Pakistani police say the men were detained during a raid on the home of a local leader of the banned militant group Jaish-e-Muhammad.
Pakistani officials say five American men arrested in Pakistan recently are being investigated for alleged links to extremist groups. Family members and U.S. authorities have been searching for five missing U.S. students from the Washington, D.C. area since their disappearance in late November.
Pakistani police say the men were detained during a raid on the home of a local leader of the banned militant group Jaish-e-Muhammad, in Pakistan's Punjab province. Authorities are trying to determine if the men are linked to recent attacks in the region, although no charges have yet been filed.
The U.S. Federal Bureau of Investigation says it is in contact with the families of the five men and is working with Pakistani authorities to determine their identities, the nature of their business in Pakistan, and if indeed the men are the students who went missing late last month.
In Washington, officials with the Council on American Islamic Relations said the five were Muslims who had disappeared from their homes in Northern Virginia. CAIR's Executive Director, Nihad Awad, told reporters the students' families contacted the Muslim organization after their sons went missing. Awad said relatives brought along what authorities are calling a farewell video.
U.S. officials said in that video the men said Muslims must be defended.
"They did not specify what they will be doing, but just hearing and seeing videos similar [to what is] on the Internet, it just made me uncomfortable," said Awad.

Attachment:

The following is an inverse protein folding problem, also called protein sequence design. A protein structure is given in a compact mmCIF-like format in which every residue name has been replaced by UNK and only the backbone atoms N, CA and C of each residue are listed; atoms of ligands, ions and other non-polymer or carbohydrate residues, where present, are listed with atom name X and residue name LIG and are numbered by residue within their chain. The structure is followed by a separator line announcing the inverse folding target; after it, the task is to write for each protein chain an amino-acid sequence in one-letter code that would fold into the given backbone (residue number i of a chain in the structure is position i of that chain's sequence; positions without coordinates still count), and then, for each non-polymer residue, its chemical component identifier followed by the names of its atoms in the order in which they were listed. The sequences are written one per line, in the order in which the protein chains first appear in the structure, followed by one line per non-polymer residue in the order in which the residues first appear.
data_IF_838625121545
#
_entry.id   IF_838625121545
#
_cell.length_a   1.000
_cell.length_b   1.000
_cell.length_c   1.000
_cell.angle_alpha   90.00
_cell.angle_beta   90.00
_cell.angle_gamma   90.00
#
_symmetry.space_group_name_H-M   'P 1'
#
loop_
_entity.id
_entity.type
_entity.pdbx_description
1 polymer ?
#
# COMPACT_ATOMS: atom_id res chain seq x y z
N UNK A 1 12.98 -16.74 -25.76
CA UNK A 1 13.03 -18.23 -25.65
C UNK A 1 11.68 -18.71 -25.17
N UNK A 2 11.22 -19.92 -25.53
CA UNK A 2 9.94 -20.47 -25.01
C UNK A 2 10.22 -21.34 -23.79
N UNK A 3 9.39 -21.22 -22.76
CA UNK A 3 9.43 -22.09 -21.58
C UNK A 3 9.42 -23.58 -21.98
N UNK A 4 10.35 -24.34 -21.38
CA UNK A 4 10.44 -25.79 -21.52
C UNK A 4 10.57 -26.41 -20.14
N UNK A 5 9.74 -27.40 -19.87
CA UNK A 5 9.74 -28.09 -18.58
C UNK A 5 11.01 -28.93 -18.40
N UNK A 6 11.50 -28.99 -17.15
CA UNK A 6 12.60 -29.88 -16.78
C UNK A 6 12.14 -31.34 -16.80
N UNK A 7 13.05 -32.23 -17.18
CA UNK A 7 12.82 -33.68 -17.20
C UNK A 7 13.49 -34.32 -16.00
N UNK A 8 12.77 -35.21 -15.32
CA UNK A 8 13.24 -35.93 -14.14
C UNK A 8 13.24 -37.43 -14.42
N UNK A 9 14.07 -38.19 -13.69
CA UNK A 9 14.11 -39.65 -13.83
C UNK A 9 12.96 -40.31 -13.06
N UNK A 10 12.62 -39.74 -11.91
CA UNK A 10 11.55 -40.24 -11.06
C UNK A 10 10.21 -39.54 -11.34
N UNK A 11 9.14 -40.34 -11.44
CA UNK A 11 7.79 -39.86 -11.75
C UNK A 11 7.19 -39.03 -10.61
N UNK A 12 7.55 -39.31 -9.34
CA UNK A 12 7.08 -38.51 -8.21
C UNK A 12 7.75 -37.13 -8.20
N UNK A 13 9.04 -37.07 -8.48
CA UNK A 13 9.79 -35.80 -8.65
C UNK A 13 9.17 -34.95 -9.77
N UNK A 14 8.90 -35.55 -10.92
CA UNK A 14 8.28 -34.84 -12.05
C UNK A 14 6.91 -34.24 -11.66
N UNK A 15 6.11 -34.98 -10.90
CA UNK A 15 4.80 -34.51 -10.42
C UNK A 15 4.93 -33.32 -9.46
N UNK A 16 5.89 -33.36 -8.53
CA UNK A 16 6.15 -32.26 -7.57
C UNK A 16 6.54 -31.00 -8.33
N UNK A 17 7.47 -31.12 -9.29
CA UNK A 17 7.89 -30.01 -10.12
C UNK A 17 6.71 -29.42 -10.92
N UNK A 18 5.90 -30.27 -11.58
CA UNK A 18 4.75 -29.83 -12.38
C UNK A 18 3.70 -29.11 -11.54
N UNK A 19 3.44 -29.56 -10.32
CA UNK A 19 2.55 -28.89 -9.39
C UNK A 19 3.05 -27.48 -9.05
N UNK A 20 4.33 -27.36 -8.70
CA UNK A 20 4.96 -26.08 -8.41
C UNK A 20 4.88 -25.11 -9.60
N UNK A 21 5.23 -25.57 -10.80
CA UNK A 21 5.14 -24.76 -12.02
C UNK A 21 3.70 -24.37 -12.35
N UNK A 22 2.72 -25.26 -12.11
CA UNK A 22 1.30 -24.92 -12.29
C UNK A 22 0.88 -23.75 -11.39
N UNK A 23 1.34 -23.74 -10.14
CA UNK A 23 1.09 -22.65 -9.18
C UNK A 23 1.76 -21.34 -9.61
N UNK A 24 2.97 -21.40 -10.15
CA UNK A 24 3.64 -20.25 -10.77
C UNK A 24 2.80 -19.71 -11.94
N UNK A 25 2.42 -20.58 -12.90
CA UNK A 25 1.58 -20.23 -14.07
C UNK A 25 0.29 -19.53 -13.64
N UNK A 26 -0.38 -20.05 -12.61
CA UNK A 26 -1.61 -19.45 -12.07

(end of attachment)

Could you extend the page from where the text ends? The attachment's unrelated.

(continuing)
CAIR then contacted the FBI and handed over the video and information to U.S. authorities. Imam Johari Abdul-Malik is member of the Coordinating Council of Muslim Organizations and spoke alongside CAIR officials at a press briefing on Wednesday.
"As a result of our coordinated and cooperative engagement that these young people are not at large," he said. "We can feel hopeful that whatever was going to happen, which we don't know what it was, that we can rest assured that at least these young people hopefully will be back in the United States."
A U.S. State Department spokesman said Wednesday the U.S. embassy in Islamabad was seeking further information about those detained in Pakistan.
U.S. Secretary of State Hillary Clinton declined to comment about the arrests but said the United States was concerned about the work of extremists groups in Pakistan.
"We know that much of the training and the direction for terrorists comes from Pakistan and the border area with Afghanistan," said Clinton.
The arrests came as a Pakistani-American, David Headley, pleaded not guilty to terrorism charges in a U.S. court in Chicago on Wednesday. Headly, who was was arrested in October, is accused of planning a 2008 terrorist attack in Mumbai,India that killed more than 160 people.